Race Sled 2Rowmark’s adoption of continuous improvement methods is leading to leaner production processes. By Tim O’Connor

When the first shift of the week came in on Sunday night at engravable plastic sheet manufacturer Rowmark, it could take nearly an hour to get machines up and running. That was lost time and lost productivity. The Findlay, Ohio, company decided it had to cut that time by 25 percent.

Many manufactures would balk at shutting down a portion of a production line, even for a limited time. But Rowmark knew if it was going to improve its start-up process it had to engage its employees in training.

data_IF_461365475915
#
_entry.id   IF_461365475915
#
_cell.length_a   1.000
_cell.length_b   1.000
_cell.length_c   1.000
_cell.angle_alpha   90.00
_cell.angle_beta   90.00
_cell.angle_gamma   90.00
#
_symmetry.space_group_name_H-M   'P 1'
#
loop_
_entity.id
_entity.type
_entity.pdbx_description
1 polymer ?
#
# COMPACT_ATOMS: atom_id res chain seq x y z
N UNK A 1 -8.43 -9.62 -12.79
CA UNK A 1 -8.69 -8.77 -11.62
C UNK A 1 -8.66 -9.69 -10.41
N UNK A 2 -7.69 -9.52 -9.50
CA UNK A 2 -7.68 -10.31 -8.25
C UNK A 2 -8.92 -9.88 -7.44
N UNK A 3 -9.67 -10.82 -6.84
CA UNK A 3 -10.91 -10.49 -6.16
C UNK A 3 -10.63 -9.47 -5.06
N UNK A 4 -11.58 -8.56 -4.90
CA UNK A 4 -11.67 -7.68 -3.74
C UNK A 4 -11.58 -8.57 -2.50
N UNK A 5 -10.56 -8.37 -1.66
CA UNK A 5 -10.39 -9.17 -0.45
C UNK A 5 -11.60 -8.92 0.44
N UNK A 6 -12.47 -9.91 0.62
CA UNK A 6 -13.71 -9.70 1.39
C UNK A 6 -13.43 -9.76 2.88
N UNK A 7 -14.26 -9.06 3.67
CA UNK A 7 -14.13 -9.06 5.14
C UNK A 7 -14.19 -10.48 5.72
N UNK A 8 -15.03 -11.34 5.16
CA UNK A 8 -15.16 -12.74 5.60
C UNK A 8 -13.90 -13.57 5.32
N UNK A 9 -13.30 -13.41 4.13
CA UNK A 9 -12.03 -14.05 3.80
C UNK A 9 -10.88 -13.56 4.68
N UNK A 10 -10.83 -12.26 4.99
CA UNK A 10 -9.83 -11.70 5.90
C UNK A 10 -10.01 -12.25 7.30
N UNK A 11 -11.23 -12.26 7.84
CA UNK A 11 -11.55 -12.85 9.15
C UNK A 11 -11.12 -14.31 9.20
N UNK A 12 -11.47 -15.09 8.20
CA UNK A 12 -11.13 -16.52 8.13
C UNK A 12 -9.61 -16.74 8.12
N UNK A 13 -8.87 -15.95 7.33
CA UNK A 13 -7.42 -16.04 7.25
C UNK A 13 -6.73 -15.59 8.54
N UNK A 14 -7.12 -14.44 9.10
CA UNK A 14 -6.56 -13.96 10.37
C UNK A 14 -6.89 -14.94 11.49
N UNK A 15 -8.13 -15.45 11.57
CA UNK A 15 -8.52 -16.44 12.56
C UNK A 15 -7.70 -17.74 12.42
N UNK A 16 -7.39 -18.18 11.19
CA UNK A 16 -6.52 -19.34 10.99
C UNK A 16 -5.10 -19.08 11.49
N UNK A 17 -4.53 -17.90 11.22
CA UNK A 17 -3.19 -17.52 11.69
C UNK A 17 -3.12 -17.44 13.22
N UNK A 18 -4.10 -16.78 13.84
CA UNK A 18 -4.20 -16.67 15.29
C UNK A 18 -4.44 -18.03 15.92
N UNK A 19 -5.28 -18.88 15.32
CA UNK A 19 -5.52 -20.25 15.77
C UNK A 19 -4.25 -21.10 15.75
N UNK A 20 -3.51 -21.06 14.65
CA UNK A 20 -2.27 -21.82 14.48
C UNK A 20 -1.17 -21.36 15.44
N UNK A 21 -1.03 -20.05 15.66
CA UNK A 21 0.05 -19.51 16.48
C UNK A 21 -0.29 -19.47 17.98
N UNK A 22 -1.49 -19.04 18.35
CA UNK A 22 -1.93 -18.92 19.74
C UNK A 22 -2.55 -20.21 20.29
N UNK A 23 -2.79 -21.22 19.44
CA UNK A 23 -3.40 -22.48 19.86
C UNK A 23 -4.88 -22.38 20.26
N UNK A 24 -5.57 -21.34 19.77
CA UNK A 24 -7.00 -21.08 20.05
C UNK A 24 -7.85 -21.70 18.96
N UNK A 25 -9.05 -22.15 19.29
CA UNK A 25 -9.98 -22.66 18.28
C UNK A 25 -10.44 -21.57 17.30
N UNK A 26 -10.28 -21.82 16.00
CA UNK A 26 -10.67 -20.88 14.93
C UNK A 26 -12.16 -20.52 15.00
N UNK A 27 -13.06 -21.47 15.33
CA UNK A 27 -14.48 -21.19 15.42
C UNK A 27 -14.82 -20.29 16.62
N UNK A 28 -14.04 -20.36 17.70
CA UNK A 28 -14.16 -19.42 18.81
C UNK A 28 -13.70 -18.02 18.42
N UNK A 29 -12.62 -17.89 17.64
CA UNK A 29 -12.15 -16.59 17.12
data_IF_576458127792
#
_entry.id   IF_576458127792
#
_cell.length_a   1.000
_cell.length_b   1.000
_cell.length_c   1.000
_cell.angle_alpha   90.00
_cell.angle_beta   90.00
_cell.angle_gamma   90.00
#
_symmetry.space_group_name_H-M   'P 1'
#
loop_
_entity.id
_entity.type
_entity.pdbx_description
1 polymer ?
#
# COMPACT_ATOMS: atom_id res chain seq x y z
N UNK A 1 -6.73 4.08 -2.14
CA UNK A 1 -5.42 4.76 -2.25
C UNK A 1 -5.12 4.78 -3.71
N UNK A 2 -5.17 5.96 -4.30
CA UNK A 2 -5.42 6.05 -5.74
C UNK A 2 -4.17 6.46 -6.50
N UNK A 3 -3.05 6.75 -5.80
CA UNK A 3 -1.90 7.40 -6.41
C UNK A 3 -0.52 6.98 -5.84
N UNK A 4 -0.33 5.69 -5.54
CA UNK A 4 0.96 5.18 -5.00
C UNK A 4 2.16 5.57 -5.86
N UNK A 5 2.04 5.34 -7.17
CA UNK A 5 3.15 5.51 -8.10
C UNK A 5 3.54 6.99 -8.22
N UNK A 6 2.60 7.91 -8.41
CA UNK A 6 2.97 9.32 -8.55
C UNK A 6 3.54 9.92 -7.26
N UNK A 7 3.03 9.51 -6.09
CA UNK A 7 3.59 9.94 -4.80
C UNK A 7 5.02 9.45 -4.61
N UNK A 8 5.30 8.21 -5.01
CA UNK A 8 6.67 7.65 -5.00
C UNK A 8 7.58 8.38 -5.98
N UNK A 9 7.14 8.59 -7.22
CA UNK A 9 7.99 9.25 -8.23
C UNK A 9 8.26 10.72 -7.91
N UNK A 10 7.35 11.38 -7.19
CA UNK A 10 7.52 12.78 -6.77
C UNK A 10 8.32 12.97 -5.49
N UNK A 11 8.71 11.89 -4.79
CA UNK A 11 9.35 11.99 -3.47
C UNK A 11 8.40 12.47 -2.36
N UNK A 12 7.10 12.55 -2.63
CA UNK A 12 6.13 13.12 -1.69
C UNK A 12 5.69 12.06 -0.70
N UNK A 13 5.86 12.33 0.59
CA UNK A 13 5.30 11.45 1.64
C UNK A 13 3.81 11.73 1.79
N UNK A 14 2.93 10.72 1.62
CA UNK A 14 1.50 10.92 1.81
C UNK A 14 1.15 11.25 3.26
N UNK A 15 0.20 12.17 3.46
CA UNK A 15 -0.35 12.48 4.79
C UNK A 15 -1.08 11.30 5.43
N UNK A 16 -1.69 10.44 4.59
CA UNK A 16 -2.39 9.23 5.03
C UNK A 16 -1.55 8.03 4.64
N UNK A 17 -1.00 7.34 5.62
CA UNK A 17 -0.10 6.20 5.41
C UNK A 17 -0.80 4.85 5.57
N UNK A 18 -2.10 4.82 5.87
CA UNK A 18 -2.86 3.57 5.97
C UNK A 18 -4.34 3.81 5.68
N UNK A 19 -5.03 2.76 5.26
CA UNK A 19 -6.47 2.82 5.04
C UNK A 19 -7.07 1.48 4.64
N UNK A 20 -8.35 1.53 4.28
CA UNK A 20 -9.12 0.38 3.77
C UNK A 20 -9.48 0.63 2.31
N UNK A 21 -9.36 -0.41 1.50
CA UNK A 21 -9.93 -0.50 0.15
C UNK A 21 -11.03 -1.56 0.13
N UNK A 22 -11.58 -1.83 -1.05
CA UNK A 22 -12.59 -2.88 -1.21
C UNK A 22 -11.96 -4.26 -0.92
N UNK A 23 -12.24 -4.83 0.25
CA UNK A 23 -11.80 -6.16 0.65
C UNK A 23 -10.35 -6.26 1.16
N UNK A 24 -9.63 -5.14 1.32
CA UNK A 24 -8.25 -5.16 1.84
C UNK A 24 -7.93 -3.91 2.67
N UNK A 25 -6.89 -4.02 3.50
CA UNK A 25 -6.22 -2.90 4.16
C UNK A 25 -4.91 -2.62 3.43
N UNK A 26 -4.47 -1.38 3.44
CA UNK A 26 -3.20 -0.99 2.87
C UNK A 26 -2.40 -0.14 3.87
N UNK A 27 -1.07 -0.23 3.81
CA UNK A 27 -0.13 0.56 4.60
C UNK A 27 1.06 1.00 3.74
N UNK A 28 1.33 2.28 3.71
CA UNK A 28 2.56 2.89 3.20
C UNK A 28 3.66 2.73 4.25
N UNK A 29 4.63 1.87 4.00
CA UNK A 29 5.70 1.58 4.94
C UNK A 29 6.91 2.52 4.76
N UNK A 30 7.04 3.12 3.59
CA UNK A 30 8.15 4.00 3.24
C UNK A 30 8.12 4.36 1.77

The company stopped production for two days and brought in all three of its shifts. Employees and management brainstormed a list of ideas on how to speed up the cold start time, then conducted trials to see what worked. From there, Rowmark finalized the most promising procedural changes and implemented the process across all three shifts.

Rowmark ended up exceeding its goal by shaving 32 percent off the time it takes from turning on the extruder to when the first sheet has been checked for quality. “It was a good win for the team and helped improve morale,” says Eric Hausserman, vice president of business integration.